Posted by: jeannineatkins | February 7, 2011

Soar, Elinor! by Tami Lewis Brown, Pictures by Francois Roca

The grinning young woman in the cockpit of a cherry red plane, the dash of the title on the cover, convey the spirit of this book. Amelia Earhart is fascinating, but the early twentieth century saw many more female pilots, and I’m glad to see Elinor Smith featured in a picture book.

Soar, Elinor (FSG) begins when Elinor is six and took her first ride in a flimsy biplane from a Long Island potato field. Four years later she began flying lessons. She managed to convince her parents to fly solo at age fifteen: her father, a vaudeville showman, knew the importance of dreams (as well as passing along a flare for drama), and her mother was perhaps even more determined that her daughter pursue her passion, since she remembered how her parents had refused to give her voice lessons.

The book focuses on a dare in 1928 when Elinor was seventeen. A man bet she wouldn’t fly under one of the bridges spanning New York’s East River. Elinor decided to fly under all four. We see her train, both piloting and doing mathematical calculations, take off in a Waco 10 – with a goodbye from pilot Charles Lindbergh – and deal with the unexpected. Tami Lewis Brown’s sentences are as crystal clear as the sky on a sunny day. The plot moves swiftly toward and through the events that brought Elinor early fame, as well as the danger of losing her pilot’s license. Or perhaps even her life.

The paintings are stunning. We see a lot of sky in this big book, and planes and vistas are often shown on two-page spreads. Francois Roca is as talented at capturing the features on a face as he is at showing period cityscapes and aircraft.

The afterward offers information about the rest of Elinor’s life on ground or in the sky, as well as the research and writing process. This is a great book for anyone who likes reading about adventure or women in history. And visit Tami’s website to learn about how to win a free Skype visit for your scout troop or book club. which Tami is offering in honor of Women History’s Month.

For more Nonfiction Monday posts, please go to: Wild About Nature.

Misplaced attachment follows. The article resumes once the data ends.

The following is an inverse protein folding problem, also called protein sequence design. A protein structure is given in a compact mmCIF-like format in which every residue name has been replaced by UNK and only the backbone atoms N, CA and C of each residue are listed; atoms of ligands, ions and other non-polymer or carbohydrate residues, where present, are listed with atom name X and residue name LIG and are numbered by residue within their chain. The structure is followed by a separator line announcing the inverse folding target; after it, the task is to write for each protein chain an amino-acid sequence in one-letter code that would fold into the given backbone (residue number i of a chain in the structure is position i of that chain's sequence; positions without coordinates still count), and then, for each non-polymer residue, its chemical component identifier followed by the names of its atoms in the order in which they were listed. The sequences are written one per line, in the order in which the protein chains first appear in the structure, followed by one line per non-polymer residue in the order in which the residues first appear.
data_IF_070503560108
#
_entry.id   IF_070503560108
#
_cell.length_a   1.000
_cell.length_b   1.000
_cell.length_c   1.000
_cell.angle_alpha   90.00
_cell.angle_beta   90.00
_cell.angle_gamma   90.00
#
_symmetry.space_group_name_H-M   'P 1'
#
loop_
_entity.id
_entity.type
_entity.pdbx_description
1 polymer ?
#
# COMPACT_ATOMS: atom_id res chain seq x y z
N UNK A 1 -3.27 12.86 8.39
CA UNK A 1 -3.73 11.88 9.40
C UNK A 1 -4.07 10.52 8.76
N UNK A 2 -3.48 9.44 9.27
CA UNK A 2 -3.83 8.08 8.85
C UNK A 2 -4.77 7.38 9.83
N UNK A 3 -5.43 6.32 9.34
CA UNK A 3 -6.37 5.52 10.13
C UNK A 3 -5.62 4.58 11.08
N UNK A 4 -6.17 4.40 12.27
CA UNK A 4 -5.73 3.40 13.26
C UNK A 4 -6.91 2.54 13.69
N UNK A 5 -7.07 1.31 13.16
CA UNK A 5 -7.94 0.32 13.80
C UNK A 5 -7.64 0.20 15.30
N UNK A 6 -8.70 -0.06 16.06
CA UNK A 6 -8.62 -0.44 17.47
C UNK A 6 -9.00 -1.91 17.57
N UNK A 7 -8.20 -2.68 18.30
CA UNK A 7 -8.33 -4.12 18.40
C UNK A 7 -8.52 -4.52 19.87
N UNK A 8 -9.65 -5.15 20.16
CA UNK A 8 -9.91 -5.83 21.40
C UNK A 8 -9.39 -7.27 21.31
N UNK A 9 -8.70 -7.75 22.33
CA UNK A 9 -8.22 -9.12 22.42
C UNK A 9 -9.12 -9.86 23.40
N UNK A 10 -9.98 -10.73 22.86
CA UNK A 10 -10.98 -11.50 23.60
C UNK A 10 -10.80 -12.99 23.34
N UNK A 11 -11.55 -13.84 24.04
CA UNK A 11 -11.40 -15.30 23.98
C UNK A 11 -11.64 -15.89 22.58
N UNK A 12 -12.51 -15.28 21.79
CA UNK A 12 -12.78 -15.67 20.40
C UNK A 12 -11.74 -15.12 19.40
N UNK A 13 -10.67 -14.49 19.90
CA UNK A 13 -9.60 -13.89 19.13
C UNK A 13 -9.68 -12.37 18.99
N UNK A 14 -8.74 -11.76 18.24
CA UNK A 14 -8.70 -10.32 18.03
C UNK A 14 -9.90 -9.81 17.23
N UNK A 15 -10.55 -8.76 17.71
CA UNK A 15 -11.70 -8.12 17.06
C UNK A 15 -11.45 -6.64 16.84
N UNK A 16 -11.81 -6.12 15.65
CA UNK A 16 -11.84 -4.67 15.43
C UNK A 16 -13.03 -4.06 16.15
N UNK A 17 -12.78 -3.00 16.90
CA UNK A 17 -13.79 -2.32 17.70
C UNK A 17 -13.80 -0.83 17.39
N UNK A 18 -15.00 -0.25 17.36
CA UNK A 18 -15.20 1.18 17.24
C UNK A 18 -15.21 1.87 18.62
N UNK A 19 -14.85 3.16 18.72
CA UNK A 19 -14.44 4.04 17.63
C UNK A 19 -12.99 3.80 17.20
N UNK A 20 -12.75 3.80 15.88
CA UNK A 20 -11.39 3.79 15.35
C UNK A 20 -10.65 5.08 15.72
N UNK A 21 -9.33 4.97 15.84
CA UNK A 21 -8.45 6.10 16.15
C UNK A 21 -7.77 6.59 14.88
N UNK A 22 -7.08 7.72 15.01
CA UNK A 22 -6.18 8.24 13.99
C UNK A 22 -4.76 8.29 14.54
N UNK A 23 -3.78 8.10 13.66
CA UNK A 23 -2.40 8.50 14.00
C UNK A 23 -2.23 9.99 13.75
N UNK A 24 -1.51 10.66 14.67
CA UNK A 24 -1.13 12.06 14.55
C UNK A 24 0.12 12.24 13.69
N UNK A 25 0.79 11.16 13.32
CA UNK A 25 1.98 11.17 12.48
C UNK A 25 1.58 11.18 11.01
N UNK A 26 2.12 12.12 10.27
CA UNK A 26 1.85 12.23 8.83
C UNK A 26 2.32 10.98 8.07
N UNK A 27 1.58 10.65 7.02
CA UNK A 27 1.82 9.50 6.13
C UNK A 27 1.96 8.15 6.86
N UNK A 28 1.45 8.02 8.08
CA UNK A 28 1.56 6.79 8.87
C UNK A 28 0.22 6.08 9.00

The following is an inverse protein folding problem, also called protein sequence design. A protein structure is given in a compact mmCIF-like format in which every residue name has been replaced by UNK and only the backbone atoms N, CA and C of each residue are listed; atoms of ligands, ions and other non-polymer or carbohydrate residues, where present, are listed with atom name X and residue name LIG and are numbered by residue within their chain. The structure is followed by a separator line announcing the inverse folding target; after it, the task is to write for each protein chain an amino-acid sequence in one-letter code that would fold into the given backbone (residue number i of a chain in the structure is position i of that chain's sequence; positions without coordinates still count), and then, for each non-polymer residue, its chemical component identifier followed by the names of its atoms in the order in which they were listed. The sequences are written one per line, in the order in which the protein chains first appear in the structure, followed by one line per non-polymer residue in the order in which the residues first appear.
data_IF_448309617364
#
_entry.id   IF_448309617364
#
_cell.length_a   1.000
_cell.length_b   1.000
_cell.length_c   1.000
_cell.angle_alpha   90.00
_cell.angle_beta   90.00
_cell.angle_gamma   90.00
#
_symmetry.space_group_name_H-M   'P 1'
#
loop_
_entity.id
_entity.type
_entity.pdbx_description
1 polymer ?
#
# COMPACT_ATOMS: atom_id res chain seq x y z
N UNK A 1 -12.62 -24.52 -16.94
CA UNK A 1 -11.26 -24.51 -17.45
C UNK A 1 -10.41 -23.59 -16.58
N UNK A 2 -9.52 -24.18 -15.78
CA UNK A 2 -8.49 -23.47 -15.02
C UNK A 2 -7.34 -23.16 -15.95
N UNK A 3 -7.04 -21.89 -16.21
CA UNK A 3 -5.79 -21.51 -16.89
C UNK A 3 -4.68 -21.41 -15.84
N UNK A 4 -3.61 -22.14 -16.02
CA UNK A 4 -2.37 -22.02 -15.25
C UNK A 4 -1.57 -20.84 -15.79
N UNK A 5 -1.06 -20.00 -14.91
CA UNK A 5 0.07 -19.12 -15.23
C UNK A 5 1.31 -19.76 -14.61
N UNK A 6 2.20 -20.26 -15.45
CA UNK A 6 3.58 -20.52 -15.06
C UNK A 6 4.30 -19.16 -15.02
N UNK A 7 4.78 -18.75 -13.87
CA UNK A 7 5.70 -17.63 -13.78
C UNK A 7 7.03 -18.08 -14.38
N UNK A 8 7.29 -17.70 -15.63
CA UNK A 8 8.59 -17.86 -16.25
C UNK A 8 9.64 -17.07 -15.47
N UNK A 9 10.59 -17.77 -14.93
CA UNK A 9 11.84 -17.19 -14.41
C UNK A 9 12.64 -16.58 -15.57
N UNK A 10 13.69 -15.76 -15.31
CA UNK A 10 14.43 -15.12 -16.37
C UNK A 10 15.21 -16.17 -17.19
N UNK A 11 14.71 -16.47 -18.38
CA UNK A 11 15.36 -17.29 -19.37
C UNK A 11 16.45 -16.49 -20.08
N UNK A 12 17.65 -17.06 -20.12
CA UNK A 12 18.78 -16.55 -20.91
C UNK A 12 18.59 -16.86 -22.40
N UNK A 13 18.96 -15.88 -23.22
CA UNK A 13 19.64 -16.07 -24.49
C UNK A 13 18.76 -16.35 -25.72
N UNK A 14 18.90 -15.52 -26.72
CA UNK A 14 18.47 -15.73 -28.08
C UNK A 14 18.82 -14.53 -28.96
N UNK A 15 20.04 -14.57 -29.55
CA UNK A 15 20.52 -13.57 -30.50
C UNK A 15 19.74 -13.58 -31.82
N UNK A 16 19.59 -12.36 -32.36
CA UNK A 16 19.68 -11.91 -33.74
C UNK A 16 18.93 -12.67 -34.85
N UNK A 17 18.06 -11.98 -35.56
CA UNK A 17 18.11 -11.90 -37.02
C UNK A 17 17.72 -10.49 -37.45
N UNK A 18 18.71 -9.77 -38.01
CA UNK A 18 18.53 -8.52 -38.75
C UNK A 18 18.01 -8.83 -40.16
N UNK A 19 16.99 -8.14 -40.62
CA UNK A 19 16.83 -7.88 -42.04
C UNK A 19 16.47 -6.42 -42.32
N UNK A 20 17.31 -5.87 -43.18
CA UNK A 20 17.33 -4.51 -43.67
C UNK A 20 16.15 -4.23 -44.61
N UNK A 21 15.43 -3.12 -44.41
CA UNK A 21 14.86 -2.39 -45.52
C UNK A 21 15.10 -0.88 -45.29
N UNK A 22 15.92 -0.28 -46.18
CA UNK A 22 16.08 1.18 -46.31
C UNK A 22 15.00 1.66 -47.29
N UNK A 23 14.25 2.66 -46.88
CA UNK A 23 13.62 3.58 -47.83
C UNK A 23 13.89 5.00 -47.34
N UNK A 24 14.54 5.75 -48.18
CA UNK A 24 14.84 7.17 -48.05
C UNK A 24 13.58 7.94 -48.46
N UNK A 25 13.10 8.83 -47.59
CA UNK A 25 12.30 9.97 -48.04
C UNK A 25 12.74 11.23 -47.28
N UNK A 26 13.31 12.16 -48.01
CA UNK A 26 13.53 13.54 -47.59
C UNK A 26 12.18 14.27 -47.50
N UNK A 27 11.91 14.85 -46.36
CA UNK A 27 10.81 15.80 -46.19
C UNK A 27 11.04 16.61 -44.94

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Responses

  1. LOVE!!!!!
    I have a print of Kevin Slattery’s Amelia in my studio! As a reminder to go farther!

  2. Gosh, I wish there had been nonfiction books like these when I was growing up. I would have eaten this one up. Thrilled that I’ll be able to share this one with my daughters someday.

  3. Ooh – this looks fabulous!

  4. Yes, go farther but don’t necessarily fly over the Pacific in a small plane. Amelia is great, but it’s nice to read in the afterward that Elinor raised four kids and was chatting about flight when she was 89. She had a daring streak, but clearly made some rational decisions along the way.

  5. Yes, I can’t even imagine what it would have been like to find books like this. Your lucky daughters.
    (thank goodness, though, for Laura Ingalls Wilder. and Louisa May Alcott)

  6. Soar, Kelly! Even if that doesn’t rhyme. Elinor and Soar is a very good one, I think.

  7. I’m happy to read that Elinor had such supportive parents. It makes all the difference when you have people who believe in you and your dreams. Lucky Elinor. Lucky me.

  8. Elinor’s parents were definitely a warm note in a book filled with danger.
    When I wrote Girls Who Look Under Rocks, moms who encouraged their daughters to get dirty on the way to strange places their curiosity led them to was a theme. Rachel Carson’s mother bought her books about fossils and insects and studied along with her when she was small. When Jane Goodall needed a chaperone to live in the wild in Africa, her mom came along.
    I’m happy to hear you had that kind of luck and appreciate it.


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